Robert Jackson Bennett is one of the few authors I watch out for. Recently, I finished his early award-winning book (Philip K. Dick, Edgar, Anthony), The Company Man, so I was very excited at the opportunity to read an advanced reader copy of Foundryside, his latest work.
Bennett has a habit of starting out a book slow, letting the reader get a feel for the world and the characters before heading into action. He’s gotten better at that through his career; Foundryside springs into action on the first pages during an elaborate heist. Skilled independent thief Sancia is in the midst of stealing an object in a safe, although she accidentally burns down half the waterfront in the process. Unfortunately this attracts the attention of Gregor Donaldo, head of security at the waterfront and noble heir, as her actions have jeopardized his long-term plans for a neutral police force in a decidedly partisan city.
For me, this had a decidedly new adult feel, a bit younger than I enjoy. I think I appreciated the more seasoned characters in his Divine Cities series and in some of his other works. He also seems to be experimenting a bit with world-building in this one, and I felt his magic system was far too detailed with too much information-dumping (Brandon Sanderson owes readers an apology). Thankfully, I had the experience of knowing Bennett and his interesting stories to keep me pushing through. I persevered and around page 99, found that the story was finally gripping me.
The plot is essentially a series of heists and cops-and-robbers that takes place in a city controlled by merchant houses who have a complete disregard for the underclass. It’s not an unusual setting, and I appreciate Bennett’s attempt to create a more ‘realistic’ vision of the proto-Renaissance setting so many fantasy authors love to play in. However, beyond the Commons area as a dirty cesspool where bodies were literally left to rot on the streets, and the gated merchant communities as pristine, light-infused compounds, I didn’t get much of a sense of how the two pieces fit together.
The magic system is complex, using a system of ‘scriving’ on objects to ‘tell’ them what their purpose is and how to interact with the world. Bennett spends far too much time describing this, although to give him credit, he at least tries to do this in conversation with Sancia and later with scriving experts explaining what they do. But to me, there was a lot of unnecessary information-dumping, kind of like explaining the molecular process behind tasting and nerve-signal processing when, really, I just want a piece of chocolate.
I enjoyed Sachia’s personality a great deal at the beginning and thought she developed reasonably well. One of Bennett’s strengths is his ability to create female characters that feel like real people. The Divine Cities have a wide variety of female characters, and Foundryside is no exception. A love interest developed during this story that felt somewhat unfounded, however, I credit his attempt at being diverse. Again, it just didn’t hit the complicated notes in The Divine Cities.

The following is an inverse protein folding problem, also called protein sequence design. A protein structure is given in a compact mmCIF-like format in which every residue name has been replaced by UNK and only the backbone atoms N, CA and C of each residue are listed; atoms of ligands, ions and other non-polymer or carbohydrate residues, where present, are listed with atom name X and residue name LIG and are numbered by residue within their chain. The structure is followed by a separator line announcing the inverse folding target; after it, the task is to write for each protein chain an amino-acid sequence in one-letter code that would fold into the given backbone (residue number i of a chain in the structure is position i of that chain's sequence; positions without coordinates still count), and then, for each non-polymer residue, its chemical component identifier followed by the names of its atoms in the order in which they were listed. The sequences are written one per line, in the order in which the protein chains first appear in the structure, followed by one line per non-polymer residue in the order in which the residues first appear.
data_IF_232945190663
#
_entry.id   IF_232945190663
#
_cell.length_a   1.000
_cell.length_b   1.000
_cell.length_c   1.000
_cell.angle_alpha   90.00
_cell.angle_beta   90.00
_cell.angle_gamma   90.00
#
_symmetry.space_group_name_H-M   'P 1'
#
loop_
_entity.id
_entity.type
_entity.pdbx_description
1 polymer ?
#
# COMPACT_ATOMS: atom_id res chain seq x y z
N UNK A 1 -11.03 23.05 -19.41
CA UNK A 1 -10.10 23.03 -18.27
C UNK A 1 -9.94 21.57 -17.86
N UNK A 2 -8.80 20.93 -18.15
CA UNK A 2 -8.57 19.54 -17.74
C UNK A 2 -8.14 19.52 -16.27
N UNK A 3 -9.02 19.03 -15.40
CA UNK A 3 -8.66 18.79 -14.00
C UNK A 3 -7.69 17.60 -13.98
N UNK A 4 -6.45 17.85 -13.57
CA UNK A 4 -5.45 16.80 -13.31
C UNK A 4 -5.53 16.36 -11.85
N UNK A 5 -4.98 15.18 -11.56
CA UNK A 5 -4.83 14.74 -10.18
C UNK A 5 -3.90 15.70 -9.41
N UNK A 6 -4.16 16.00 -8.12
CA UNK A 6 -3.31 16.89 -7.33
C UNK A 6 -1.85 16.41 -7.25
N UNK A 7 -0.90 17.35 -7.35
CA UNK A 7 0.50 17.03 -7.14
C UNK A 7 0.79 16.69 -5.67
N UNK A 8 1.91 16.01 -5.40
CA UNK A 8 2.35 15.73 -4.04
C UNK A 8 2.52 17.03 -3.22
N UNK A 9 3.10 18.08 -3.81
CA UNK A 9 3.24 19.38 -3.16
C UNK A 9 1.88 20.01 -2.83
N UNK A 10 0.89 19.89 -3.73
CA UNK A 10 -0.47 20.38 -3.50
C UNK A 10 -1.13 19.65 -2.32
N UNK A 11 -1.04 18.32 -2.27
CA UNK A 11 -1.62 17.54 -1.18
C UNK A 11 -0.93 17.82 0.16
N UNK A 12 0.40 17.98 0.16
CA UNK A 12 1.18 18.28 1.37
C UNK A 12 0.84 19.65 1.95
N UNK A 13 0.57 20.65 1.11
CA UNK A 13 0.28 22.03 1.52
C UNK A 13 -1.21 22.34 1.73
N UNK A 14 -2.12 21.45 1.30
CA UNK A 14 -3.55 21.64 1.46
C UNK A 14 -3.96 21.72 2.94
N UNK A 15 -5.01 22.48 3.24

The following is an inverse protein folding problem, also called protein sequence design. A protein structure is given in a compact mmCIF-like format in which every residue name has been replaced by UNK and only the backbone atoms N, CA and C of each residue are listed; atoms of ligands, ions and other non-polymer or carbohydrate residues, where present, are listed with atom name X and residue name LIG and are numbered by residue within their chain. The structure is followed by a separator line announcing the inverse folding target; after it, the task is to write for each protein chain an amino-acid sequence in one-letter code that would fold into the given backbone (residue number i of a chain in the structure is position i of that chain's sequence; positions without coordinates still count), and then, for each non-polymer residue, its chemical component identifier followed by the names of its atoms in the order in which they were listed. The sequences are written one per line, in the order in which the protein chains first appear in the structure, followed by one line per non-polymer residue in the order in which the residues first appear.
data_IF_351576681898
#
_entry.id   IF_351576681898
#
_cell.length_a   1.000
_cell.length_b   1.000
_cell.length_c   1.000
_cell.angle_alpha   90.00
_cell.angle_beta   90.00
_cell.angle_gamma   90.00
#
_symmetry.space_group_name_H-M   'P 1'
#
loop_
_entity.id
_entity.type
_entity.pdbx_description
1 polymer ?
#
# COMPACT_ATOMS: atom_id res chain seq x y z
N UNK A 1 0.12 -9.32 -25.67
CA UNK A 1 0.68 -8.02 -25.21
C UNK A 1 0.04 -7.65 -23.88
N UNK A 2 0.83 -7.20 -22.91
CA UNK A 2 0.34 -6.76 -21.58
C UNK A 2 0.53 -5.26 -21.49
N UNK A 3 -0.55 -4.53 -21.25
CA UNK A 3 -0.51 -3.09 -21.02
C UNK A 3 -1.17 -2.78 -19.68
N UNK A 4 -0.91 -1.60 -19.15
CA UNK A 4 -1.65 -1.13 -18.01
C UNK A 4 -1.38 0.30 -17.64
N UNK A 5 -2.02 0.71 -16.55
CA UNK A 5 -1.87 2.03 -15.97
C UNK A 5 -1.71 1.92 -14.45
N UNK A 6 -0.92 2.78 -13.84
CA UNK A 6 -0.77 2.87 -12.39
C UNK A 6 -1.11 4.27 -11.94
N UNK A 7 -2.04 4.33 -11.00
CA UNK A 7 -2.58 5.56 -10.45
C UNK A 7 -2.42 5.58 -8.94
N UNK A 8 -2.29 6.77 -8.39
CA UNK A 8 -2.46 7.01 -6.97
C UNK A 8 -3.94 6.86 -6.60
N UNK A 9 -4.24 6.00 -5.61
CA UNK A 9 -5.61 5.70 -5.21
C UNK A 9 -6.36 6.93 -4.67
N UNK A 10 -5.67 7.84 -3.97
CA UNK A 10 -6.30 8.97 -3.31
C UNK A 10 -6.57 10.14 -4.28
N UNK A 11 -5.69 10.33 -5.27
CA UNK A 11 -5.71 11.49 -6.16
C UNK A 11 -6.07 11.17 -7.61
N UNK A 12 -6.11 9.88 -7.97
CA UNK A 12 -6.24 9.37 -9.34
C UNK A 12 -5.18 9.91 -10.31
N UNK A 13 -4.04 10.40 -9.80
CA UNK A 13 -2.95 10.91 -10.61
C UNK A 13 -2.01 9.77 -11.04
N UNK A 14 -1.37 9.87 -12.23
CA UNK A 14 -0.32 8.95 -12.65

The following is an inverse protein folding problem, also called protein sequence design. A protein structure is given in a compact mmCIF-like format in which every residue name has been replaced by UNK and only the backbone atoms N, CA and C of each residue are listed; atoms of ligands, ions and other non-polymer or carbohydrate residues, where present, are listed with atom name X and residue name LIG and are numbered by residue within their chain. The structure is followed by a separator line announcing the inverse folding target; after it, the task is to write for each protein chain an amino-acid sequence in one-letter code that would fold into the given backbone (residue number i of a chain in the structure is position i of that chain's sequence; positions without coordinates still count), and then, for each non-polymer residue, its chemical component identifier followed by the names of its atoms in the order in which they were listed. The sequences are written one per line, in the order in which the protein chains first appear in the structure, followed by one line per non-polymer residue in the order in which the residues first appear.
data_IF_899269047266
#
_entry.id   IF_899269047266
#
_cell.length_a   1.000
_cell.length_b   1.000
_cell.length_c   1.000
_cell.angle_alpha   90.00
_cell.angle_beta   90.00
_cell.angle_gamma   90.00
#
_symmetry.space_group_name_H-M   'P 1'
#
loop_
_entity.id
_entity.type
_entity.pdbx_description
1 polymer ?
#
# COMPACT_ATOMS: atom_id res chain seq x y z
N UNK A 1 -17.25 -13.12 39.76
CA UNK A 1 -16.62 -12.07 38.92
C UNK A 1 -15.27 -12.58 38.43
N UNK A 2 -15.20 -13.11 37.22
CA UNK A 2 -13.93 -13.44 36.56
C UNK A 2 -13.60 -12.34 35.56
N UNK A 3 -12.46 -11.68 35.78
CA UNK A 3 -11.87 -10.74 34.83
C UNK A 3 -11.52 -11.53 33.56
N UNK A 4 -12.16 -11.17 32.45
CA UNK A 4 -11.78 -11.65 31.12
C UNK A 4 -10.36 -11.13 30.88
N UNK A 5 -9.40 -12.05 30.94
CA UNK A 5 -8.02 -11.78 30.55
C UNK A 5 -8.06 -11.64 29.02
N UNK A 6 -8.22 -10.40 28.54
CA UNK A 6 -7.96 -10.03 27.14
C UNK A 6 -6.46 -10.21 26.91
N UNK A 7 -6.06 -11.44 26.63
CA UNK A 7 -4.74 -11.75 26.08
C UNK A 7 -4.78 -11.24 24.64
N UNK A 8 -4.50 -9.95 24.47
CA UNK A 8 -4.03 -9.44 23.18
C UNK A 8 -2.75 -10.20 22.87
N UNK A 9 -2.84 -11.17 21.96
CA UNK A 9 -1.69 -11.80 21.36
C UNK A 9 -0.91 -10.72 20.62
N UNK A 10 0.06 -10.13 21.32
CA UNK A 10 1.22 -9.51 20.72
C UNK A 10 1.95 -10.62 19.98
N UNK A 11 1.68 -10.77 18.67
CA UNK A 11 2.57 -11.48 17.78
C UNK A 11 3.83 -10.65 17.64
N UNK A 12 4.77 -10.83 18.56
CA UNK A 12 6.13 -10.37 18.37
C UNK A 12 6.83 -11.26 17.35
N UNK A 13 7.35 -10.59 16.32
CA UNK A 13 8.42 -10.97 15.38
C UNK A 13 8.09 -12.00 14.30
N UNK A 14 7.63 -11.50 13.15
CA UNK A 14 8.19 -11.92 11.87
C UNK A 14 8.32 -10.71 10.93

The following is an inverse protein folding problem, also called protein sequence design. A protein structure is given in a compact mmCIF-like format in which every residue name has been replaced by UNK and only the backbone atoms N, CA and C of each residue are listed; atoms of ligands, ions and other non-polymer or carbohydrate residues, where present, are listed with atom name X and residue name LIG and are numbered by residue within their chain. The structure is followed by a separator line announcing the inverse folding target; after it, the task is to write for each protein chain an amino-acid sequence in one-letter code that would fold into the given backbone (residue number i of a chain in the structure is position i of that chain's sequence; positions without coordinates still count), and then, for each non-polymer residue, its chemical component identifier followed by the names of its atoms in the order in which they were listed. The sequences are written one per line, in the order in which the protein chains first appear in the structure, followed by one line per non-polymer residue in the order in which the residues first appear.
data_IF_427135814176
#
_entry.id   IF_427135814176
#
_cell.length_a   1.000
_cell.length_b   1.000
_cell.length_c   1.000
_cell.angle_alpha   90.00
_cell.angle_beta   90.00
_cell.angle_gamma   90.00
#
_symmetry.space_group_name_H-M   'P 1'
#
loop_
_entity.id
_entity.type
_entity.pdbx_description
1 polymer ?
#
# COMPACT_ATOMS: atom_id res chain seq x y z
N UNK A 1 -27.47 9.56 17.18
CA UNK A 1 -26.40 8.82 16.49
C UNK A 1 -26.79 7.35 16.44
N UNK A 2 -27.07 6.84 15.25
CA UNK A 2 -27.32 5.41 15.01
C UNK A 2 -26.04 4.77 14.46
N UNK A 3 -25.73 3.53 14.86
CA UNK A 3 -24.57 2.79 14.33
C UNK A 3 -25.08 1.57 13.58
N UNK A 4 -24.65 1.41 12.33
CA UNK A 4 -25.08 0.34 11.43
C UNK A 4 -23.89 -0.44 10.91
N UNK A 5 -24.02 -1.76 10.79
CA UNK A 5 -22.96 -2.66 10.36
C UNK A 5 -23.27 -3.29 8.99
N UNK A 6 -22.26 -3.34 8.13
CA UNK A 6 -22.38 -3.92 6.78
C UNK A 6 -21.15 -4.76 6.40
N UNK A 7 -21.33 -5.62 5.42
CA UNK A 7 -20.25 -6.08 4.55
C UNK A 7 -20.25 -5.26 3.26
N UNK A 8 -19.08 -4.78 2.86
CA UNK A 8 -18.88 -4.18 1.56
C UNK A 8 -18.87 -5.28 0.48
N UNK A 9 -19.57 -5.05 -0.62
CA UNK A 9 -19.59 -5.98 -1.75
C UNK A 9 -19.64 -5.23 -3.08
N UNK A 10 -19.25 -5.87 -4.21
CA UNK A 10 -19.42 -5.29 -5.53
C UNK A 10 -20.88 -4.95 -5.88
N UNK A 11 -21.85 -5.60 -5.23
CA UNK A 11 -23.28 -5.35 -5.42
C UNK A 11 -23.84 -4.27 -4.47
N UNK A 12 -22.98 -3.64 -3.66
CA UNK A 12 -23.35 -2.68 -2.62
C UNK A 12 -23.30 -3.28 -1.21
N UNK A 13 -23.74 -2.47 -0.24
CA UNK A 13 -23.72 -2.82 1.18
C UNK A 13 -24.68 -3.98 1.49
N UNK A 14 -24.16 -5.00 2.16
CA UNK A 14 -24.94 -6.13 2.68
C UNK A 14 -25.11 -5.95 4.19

Two side notes: one, occasionally too much vernacular crept in. It was particularly noticeable with swearing; ‘goddamn’ bothered me as I hadn’t noted any gods/churches/religion. I think I recall a ‘bullshit,’ although we hadn’t heard of any bulls, or even cows, as well as some other form of ‘shitting me’ that seemed far too familiar. These were varied with ‘scrumming,’ so go figure.
The second issue is purely stylistic and not troublesome to me, but I imagine it will bother some readers. A lot of the dialogue is in ‘mindspeak,’ and so is set off in italics to differentiate it. Which means there are pages of alternating regular style text and italics.
All that said, this just didn’t resonate with me like his other books. The City of Stairs, and it’s follow-up, City of Blades, were easily among the best books I’ve read in years. I loved the Southwest atmosphere and the magical-realism of American Elsewhere, and The Company Man had me paying attention to it’s intriguing mystery despite some heavy-handed moralizing. This seemed a bit rushed, a strange combination of over-worked (the explanobabble for scriving) and under-developed (the efforts to integrate economics, politics, war) compared to Bennett’s usual sophisticated and emotionally complex stories. It’s not that I wouldn’t recommend it as much as it wasn’t as awesome as I know he’s capable of (do I sound like a teacher or what?). It felt a little like The Lies of Locke Lamora, and a little bit like Mistborn, so if those appealed to you, I’d recommend it.
Many, many thanks to Kathleen Quinlan at Crown Archetype & Three Rivers Press, Crown Publishing and NetGalley for the advanced reader copy.